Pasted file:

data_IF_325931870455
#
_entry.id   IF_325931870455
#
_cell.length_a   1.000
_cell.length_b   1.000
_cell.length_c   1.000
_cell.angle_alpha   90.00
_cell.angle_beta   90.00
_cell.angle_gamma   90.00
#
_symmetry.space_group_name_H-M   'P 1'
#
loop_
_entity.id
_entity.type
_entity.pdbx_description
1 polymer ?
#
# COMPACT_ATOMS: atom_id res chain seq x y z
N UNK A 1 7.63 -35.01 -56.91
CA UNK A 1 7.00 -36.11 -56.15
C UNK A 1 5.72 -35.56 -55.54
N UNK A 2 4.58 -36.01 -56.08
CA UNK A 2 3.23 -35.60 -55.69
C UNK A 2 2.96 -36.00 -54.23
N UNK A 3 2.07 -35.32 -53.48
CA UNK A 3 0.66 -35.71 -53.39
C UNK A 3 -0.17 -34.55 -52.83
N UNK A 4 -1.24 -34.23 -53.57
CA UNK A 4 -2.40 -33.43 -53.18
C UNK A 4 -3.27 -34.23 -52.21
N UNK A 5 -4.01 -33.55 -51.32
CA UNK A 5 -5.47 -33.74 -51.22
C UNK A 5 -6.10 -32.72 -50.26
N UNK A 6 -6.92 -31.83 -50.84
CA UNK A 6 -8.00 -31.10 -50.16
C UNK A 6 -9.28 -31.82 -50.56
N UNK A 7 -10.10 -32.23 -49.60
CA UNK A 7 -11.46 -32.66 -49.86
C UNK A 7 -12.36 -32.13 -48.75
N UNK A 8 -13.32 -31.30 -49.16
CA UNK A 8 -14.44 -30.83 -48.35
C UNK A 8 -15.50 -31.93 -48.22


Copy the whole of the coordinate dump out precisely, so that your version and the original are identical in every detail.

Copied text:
data_IF_325931870455
#
_entry.id   IF_325931870455
#
_cell.length_a   1.000
_cell.length_b   1.000
_cell.length_c   1.000
_cell.angle_alpha   90.00
_cell.angle_beta   90.00
_cell.angle_gamma   90.00
#
_symmetry.space_group_name_H-M   'P 1'
#
loop_
_entity.id
_entity.type
_entity.pdbx_description
1 polymer ?
#
# COMPACT_ATOMS: atom_id res chain seq x y z
N UNK A 1 7.63 -35.01 -56.91
CA UNK A 1 7.00 -36.11 -56.15
C UNK A 1 5.72 -35.56 -55.54
N UNK A 2 4.58 -36.01 -56.08
CA UNK A 2 3.23 -35.60 -55.69
C UNK A 2 2.96 -36.00 -54.23
N UNK A 3 2.07 -35.32 -53.48
CA UNK A 3 0.66 -35.71 -53.39
C UNK A 3 -0.17 -34.55 -52.83
N UNK A 4 -1.24 -34.23 -53.57
CA UNK A 4 -2.40 -33.43 -53.18
C UNK A 4 -3.27 -34.23 -52.21
N UNK A 5 -4.01 -33.55 -51.32
CA UNK A 5 -5.47 -33.74 -51.22
C UNK A 5 -6.10 -32.72 -50.26
N UNK A 6 -6.92 -31.83 -50.84
CA UNK A 6 -8.00 -31.10 -50.16
C UNK A 6 -9.28 -31.82 -50.56
N UNK A 7 -10.10 -32.23 -49.60
CA UNK A 7 -11.46 -32.66 -49.86
C UNK A 7 -12.36 -32.13 -48.75
N UNK A 8 -13.32 -31.30 -49.16
CA UNK A 8 -14.44 -30.83 -48.35
C UNK A 8 -15.50 -31.93 -48.22